Logo of Phnom Penh Post newspaper Phnom Penh Post - Korean building projects delayed

Korean building projects delayed

Korean building projects delayed



A model for the Camko City project, phase one of which is nearing completion. Developers say financing is in place for phase two.

SOUTH Korean companies behind some of Cambodia's most ambitious

development projects have temporarily suspended commencing any new

construction due to uncertainty in the global financial system and the

botched implementation of a housing development regulation, The Phnom Penh Post has learned.

A source close to one of the developers, who asked not to be

identified, named World City's Camko City, GS Engineering and

Construction's International Financial Complex (IFC) and BK Global's

Pharos Mekong Towers as the most prominent of the affected


Work already underway would continue but no new construction would be

started, the source said. While the first phase of World City's Camko

City development would not be affected, for instance, GS

Some still want to invest money here but some do not ... until the prakas is settled.

and BK Global

would not begin work.

A squeeze on credit from Korean banks, a massive downturn in domestic

housing sales and ongoing uncertainty over a controversial government

regulation on housing development deposits were blamed for the

temporary halt.

The source was unsure when the companies would begin construction

again. "It will depend on the market, economic stability in Korea and

government regulations."

Feeling the squeeze

The South Korean won has tumbled 27 percent this year, hitting

10-year lows against the dollar and driving up financing costs for

companies in Cambodia forced to convert the won into greenbacks.

Companies operating here were turning to domestic banks for short-term

financing, the source said.

ANZ Royal CEO Stephen Higgins confirmed by email that South Korean

developers had been in talks with domestic banks. "A couple have come

to us, but they are after very large amounts, which local banks here

can't provide, given that we can't lend more than 20 percent of capital

to any one customer," he said.

Higgins added that the bank was open to development projects but was

selective. "While we have a reputation for having the strongest credit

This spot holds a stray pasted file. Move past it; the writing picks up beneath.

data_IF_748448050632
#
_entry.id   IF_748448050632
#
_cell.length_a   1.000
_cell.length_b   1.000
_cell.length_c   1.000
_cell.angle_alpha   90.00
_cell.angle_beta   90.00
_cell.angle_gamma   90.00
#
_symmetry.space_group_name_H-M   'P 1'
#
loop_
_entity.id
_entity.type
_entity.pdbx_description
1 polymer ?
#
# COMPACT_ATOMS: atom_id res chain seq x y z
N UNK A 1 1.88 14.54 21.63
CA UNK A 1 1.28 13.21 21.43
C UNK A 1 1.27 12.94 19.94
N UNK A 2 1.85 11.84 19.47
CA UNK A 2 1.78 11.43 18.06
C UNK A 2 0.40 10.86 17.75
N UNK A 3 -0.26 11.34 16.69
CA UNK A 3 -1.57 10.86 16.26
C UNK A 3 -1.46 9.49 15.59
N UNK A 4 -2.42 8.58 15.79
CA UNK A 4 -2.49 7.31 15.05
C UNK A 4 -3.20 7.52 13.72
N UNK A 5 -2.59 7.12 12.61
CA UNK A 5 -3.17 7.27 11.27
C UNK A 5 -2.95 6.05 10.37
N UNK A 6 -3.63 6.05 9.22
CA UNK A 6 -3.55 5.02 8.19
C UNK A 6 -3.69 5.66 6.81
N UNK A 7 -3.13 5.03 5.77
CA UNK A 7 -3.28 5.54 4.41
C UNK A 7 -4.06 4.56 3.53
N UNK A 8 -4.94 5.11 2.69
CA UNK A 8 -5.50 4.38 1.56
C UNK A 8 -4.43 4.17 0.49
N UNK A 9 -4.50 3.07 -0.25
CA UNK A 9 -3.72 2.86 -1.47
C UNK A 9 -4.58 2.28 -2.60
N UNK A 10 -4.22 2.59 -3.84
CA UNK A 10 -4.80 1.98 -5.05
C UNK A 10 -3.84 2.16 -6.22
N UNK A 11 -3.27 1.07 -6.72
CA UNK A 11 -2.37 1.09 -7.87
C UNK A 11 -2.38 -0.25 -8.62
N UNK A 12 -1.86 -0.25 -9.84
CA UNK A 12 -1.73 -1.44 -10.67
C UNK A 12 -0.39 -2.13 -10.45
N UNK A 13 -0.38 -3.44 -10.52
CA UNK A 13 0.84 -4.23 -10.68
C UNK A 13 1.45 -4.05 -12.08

standards in Cambodia, we are probably even a bit tougher now, given

the economic environment."

Camko Bank director Yoon Choi said development loans were on fixed

terms, so it was unlikely that any developments already underway would

hit difficulties due to the financial crisis in South Korea. He

conceded that projects in their early stages could be at risk, but

those already over 50 percent complete should have no difficulty.

Stories that financing from South Korea was under threat were partly

true, he said, but were "also not completely fair in my opinion".

Camko City on target

Kheng Ser, assistant to World City vice president DK Kim, strongly

denied that the company had any concerns over financing or the housing

regulation. He said there would be no delay to construction of the

first phase of the Camko City project and phase two was on schedule to

commence construction next year. He refused to give further details on

financing arrangements.

The 119-hectare development in the Boeung Pong Peay Development Zone in

Russey Keo district, on the north side of Phnom Penh, was approved in

2005, and the first phase was slated for completion by November 2009.

Residential units are largely already completed, and 168 families were

due to move into their new townhouses and villas in December of this


Camko Bank's Yoon, whose bank provides home loans for buyers in the

development, said there were no concerns over the development.

The developer had already sold more than 70 percent of the residential units in its phase one development, he said. "Many consumers have come for loans and construction is being done."